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Complete post:

Sep

30

2013

on - a very common pronoun

The pronoun on is used in a wide variety of contexts.

A listener emailed us in the last few days about the pronoun on. Its use is extremely common in French, especially in the spoken language.

In fact, on can take the place of any of je, tu, il, elle, nous, vous, ils, elles… depending on the circumstances.

As a general rule, adjectives/past participles agree with the logical sense of on in the sentence.

For example, when on takes the place of nous, agreement is in the plural:

  • On a tous été choqués. (on = we) We were all shocked.
  • On a tous été un peu ivres hier soir. (on = we) We were all a little drunk last night.
  • Toi et Jane, êtes-vous sortis hier soir? Non, on est restés à la maison. (on = we) Did you and Jane go out last night? No, we stayed at home.

When on replaces tout le monde, however, agreement is in the singular:

  • Dans la vie, on a tous été un peu ivre à un moment ou à un autre. (on = everybody) At one moment or another in life, everybody has been drunk.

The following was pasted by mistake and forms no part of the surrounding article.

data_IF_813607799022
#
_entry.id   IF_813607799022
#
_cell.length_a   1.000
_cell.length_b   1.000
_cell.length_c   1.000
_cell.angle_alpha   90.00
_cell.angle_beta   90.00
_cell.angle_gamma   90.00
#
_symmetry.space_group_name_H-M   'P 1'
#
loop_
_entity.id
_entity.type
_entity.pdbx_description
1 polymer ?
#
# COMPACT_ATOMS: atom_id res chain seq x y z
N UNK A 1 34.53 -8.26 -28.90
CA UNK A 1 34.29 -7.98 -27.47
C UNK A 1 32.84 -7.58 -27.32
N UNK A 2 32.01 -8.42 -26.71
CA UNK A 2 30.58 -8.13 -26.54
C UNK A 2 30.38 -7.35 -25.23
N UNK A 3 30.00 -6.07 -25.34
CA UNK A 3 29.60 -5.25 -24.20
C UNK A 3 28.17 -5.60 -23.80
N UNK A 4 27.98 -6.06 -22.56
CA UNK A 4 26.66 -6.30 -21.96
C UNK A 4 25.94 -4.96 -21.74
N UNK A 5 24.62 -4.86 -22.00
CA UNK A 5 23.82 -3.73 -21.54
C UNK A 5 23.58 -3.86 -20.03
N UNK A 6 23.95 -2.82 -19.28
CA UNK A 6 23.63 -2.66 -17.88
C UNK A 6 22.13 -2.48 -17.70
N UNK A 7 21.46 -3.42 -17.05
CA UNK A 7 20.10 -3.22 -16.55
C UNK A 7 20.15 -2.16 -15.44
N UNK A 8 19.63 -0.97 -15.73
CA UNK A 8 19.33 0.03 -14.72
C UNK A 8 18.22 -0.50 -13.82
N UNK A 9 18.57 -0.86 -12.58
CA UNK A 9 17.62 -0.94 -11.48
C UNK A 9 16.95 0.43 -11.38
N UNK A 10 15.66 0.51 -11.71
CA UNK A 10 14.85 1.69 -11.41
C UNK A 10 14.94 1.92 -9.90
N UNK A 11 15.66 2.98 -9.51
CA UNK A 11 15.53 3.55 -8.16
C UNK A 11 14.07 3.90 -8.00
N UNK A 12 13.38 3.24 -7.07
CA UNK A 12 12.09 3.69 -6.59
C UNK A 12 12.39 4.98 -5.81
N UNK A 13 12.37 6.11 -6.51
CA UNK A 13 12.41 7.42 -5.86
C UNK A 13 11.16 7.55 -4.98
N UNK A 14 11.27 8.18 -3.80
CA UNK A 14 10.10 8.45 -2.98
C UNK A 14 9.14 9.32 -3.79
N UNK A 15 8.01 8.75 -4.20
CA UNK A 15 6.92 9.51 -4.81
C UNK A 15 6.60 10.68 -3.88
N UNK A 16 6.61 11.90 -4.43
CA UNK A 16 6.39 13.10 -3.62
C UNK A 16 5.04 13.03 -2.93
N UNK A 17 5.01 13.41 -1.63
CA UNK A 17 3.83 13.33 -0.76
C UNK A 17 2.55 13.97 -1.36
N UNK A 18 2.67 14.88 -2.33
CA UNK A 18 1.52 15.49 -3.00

On can replace other pronouns, too…

On can also be a very regular 'substitute' in casual language to refer to the person to whom one is speaking:

  • Tiens, on s'est levé de bonne heure ce matin, n'est-ce pas! (on = you) Hey, you got up early this morning, aren't you! (une maman à son fils)
  • Tiens, on s'est levée… (on = you) Hey, you got up… (une maman à sa fille)

And a few more examples…

  • On a vécu un moment exceptionnel. (on = we) We experienced an exceptional moment.
  • Lorsque que l'on étudie les chiffres, on constate que… (on = one) When one studies the figures, one finds that…
  • Est-il vrai que l'on mange du rat là-bas? (on = they/people) Is it true that they eat rat there?

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